Technology can clearly benefit customer service, but it can also endanger the customer (or guest) experience.   It must be used effectively and appropriately through insight into your business motivations and your customer’s expectations.

Here are six guidelines which will help to build your customer engagement technology platform without sacrificing hospitality:

  • Know how the importance of customer engagement impacts your restaurant customers and your competitive segment.For example, the quick service and even fast casual restaurant segments may rely more on technology to improve the speed and accuracy of service as convenience and efficiency are more significant factors than they are for casual or fine dining.  But I still feel more connected when the service team at my McDonald’s drive-thru, Panera ordering line, or Dunkin’ Donuts counter are friendly, helpful, and smiling—and remember to thank me.  And so do your guests!
  • In a similar vein, know your guests’ lifestyles and your own brand values.  What are their expectations?  What is their comfort level with what you want to do?  Research or simple direct discussions can help as they may not react the way you think they will.
  • Consider the specifics of how technology can help your guests or customers. For example, are parking options important?  Would your guest want to know your busiest hours?  What about nutritional information?  Speed of service at lunch?
  • Fully understand the real benefits you are seeking from the new technology. Is the motivation driven by cost savings for you through the reduction of labor or improved convenience for the customer?  The former is driven by your own interests and could negatively impact engagement, and the latter is driven by offering your guest a more relaxing and predictable experience for a better long term relationship.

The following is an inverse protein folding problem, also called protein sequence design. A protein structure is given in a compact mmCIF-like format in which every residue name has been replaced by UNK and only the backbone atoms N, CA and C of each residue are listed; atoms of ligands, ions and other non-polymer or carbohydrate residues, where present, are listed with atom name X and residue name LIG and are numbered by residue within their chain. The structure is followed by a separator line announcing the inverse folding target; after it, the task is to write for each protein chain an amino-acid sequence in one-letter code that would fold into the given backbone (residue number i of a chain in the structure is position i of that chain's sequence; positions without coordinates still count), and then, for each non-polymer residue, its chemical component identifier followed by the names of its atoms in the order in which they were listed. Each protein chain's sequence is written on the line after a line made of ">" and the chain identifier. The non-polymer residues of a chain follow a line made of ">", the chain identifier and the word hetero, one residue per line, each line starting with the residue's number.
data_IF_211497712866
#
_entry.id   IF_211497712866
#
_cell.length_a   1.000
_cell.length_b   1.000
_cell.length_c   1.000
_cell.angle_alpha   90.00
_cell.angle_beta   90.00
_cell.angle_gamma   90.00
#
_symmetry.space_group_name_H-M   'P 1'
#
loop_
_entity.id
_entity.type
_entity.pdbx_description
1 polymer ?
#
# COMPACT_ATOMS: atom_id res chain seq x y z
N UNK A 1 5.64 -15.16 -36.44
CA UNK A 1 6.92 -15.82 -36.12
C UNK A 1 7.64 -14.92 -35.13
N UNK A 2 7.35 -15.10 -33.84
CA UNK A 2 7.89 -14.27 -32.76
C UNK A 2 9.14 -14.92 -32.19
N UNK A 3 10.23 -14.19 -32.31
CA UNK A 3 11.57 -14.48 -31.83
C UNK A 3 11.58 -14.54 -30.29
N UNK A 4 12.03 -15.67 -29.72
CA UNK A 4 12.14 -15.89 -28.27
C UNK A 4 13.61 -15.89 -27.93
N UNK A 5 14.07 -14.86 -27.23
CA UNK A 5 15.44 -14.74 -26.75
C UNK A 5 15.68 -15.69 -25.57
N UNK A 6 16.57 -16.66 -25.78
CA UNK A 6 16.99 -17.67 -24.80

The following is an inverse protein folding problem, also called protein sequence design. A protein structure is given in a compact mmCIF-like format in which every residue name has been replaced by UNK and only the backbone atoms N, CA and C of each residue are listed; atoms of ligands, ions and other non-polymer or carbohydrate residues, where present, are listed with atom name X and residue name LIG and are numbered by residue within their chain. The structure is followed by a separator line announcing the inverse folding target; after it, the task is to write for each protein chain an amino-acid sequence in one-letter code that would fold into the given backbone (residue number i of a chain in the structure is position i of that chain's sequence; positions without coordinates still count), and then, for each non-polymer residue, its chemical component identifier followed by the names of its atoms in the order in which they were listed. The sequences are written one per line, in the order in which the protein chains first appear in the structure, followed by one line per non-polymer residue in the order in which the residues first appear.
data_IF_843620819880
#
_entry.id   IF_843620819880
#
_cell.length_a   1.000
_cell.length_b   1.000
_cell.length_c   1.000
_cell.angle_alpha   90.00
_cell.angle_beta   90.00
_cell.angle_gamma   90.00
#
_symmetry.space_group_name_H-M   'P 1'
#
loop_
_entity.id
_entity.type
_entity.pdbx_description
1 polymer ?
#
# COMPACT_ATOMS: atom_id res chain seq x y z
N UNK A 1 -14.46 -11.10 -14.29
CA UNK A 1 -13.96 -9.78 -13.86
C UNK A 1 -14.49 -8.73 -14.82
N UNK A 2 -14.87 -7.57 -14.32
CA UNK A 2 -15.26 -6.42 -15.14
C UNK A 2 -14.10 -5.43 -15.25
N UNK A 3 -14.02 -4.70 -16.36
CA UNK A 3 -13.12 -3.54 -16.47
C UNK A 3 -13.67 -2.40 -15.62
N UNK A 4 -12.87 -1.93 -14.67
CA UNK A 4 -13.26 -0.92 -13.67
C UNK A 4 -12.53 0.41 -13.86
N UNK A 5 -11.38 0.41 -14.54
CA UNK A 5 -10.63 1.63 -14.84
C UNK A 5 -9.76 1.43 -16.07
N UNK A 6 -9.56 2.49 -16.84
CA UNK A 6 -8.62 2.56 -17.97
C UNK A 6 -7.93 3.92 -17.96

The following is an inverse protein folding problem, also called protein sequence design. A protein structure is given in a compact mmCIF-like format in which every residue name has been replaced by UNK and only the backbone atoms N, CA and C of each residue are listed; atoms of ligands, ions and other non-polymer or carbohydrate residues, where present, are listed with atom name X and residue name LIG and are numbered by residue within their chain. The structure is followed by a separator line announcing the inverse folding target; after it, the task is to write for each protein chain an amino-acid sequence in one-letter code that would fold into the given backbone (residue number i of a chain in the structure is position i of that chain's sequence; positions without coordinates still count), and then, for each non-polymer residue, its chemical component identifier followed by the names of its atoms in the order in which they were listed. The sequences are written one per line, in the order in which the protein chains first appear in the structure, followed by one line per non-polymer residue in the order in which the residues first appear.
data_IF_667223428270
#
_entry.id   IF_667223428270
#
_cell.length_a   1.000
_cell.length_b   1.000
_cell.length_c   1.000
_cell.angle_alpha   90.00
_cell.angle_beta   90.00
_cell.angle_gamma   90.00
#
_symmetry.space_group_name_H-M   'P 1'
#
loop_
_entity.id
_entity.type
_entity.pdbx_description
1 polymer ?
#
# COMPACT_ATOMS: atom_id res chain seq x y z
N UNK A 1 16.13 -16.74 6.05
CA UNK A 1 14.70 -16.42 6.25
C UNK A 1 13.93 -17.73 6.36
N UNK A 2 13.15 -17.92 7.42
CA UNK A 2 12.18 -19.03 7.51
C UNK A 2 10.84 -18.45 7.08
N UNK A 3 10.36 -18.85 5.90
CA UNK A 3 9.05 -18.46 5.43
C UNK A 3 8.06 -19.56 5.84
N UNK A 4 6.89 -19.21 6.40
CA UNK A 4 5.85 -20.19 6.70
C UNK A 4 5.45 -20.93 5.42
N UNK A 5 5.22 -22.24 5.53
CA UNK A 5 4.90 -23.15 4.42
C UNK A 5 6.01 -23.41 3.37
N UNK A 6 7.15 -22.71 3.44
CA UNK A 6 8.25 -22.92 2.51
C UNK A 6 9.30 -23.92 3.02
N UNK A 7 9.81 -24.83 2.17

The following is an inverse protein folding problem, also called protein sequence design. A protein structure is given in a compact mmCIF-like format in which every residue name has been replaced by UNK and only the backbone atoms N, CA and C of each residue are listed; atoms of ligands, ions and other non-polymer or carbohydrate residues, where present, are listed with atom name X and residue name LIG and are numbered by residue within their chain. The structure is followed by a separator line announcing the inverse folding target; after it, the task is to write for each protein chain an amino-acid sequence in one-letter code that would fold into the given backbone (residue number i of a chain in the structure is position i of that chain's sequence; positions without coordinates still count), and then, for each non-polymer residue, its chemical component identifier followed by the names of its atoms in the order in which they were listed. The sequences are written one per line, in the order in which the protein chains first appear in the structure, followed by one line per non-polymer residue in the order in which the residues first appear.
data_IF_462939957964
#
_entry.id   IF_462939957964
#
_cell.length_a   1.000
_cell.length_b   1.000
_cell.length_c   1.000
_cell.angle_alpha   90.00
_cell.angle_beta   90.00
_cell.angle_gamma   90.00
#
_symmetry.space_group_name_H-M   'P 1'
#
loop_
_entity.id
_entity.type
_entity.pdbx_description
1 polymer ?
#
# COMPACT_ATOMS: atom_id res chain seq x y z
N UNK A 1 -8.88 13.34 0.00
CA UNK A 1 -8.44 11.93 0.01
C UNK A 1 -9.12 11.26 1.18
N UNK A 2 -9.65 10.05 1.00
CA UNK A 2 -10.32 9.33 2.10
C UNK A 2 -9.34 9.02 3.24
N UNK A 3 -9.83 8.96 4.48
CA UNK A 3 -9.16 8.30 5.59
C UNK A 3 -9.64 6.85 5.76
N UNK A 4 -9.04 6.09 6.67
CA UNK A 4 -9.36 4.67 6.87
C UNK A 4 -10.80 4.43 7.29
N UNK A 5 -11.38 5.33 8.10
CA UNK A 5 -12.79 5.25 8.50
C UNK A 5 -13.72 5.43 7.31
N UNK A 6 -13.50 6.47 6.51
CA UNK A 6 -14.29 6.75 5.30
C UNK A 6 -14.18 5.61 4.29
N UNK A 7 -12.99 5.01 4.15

• Finding the right tech partner for a specific program can be critical regardless of your business or restaurant segment.  Find someone who understands not only what your guests’ value but also your own brand’s values and your concern for hospitality.  Find someone who can deliver on the project but is flexible enough to service you and your customers.My recommendation is not to rush to a new tech partner but make sure you are confident of the relationship because roles and expectations will change over time.
  • Test what you are about to do in any way possible. If you have multiple units, test the program in a handful of them and be careful to monitor and listen to your customers and staff.  A good tech partner will also want to hear and adjust to the feedback.
    Manage Social Marketing for Increased Customer Engagment

Technology has been a real benefit to restaurateurs in terms of efficiency, food and labor cost savings, and order accuracy.  And as your customers rely more on technology in their daily lives, your chances to create and leverage a truly competitive customer engagement technology will only increase—if managed appropriately.

[A version of this email originally appeared in the Marketing Executives Networking Group (MENG) Blog Post on May 5th]

 

Following are five subject related articles/posts which might be of interest.